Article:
Diaz also includes episodes of sexual harassment and physical torture of women by the patriarchal society and Diaz’s sense of normalcy and insouciance in the presentation of the women even highlights the attitude of society towards women. Beli’s strange attitude disturbs the mother- daughter relationship between Beli and Lola and Beli cannot be criticized as social circumstances make the way she is and she turns out to be a tough and insensitive woman. It is quite shocking to realize that even women stand in opposition to women and it’s disgusting when Lola points out the darkness of her mother’s skin and Beli even encounters scorn and contempt for her dark skin tones. Even Lola finds it difficult to survive in the society with her straight hair as the society supports curly hair which again limits the freedom of women. The society projects a paradoxical environment for women where they are detained from securing certain necessary traits and also contempt them for not possessing certain desirable qualities like the light skin.
Diaz’s Drown is the collection of ten short stories published in the year 1996. The stories portray the difficulties and predicaments faced by the immigrant Dominican men in New Jersey. In these stories the women are portrayed from a discrete male outlook. They appear as delicate, weak characters who conform to the traditional bondages entrusted upon them by the patriarchal society, but also oppose the upheavals and also appear as persons who can effortlessly be seduced. The women as the years progress remain in the shadow of either husbands or sons who ought to protect them from dangers thus declining their individuality. This is How You Lose Her is the collection of short stories that once more marginalizes women by projecting them in poor light and Diaz makes women, most of the times, responsible for their own tragedies. Hannah Fraser LeGris points out:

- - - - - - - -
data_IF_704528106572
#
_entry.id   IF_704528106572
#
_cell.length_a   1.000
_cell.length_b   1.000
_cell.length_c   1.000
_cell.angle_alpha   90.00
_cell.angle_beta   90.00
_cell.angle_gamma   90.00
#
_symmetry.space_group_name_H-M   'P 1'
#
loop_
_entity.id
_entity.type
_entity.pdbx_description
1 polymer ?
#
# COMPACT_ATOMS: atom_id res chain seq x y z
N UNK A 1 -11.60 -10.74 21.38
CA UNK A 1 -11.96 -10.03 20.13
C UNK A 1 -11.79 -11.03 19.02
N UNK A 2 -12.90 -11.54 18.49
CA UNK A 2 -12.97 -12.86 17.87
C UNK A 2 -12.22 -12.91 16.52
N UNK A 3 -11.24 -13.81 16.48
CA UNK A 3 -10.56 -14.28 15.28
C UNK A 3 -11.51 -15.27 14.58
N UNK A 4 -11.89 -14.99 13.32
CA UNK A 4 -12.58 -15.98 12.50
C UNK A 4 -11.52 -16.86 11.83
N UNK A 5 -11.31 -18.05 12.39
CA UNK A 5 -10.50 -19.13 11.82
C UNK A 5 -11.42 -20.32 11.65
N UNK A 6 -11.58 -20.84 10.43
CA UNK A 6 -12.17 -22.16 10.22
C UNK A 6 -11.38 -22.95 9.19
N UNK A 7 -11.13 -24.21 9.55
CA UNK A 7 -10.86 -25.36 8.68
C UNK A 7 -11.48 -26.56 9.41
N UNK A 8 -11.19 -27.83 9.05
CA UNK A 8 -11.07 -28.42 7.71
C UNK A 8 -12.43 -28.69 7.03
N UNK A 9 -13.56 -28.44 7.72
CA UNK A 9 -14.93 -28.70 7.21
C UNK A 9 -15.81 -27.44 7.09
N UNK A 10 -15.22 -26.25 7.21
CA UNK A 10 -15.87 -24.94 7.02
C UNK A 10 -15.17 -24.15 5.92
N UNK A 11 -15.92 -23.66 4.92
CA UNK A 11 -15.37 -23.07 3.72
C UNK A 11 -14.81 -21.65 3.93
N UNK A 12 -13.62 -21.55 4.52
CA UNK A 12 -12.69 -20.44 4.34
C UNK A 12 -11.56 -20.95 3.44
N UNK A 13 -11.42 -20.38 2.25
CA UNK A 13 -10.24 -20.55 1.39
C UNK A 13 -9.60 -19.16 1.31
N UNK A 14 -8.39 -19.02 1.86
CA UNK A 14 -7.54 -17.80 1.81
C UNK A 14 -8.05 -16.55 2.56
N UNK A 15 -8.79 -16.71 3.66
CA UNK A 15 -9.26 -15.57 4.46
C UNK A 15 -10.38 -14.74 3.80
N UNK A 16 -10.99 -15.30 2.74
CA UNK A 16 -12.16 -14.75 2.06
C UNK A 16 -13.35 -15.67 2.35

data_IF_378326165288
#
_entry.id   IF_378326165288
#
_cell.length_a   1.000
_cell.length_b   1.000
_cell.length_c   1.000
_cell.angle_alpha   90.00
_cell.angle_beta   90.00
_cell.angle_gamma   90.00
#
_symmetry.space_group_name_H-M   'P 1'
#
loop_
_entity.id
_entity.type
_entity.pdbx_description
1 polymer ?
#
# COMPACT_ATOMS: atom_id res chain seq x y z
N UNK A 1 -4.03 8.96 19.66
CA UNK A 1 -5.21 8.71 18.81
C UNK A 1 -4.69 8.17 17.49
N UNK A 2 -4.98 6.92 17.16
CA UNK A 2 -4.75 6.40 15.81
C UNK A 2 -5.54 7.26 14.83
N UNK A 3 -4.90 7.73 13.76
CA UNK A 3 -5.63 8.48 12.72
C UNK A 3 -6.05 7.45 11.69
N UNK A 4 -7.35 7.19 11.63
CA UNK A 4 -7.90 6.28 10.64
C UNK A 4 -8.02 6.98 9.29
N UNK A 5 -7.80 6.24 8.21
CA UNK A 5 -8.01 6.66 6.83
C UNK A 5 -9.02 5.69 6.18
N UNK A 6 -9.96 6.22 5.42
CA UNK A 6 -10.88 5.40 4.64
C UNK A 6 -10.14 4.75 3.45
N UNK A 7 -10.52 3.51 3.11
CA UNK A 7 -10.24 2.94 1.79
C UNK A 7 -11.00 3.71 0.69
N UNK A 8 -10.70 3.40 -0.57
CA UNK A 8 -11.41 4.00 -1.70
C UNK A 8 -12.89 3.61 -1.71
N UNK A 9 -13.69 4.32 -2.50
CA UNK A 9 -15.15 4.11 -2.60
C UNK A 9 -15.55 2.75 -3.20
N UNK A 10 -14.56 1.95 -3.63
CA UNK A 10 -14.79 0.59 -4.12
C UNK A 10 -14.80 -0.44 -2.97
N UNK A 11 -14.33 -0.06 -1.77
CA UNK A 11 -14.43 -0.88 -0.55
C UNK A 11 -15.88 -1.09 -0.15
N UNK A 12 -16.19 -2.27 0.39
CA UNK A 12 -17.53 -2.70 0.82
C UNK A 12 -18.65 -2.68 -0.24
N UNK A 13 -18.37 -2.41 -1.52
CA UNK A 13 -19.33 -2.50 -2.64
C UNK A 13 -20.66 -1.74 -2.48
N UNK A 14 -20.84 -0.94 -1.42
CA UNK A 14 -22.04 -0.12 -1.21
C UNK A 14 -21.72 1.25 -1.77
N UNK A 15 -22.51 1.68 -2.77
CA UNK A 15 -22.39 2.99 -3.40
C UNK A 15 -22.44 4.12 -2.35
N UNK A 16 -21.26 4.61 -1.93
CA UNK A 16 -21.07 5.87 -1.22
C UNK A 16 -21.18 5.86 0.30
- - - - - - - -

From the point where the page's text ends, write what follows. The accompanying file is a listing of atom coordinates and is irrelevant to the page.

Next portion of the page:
For the women in [all] these stories, their intense loyalty sabotages their personal lives; troubling issues with infidelity and emotional paralysis ruin the men. Oscar’s mother, Belicia, nearly dies from a ghastly beating in a cane field that she endures in the name of love; Yunior’s mother, Virta, almost starves waiting for his father to return to the Dominican Republic to bring them to the United States; Yunior’s father, Ramón, abandons his first family to start a second in the United States, and then abandons the second to return to the first; Yunior’s brother, Rafa, endlessly brags to Yunior about his sexual conquests and infidelities. Over the course of the two short story collections, Yunior’s father and brother have multiple girlfriends, mistresses, and women-on-the-side; Yunior himself seems addicted to meaningless affairs and sabotages the majority of his intimate relationships(6).

Works cited

Az, Junot. The Brief Wondrous Life of Oscar Wao. New York: Riverhead, 2007. Print.
. This Is How You Lose Her. New York: Riverhead, 2012. Print.
. Drown. New York: Riverhead, 1996. Print.
Young, Ada Ortuzar. "Review." American Association of Teachers of Spanish and Portuguese. Web. 25 Apr. 2015. <: http://www.jstor.org/stable/23608542>.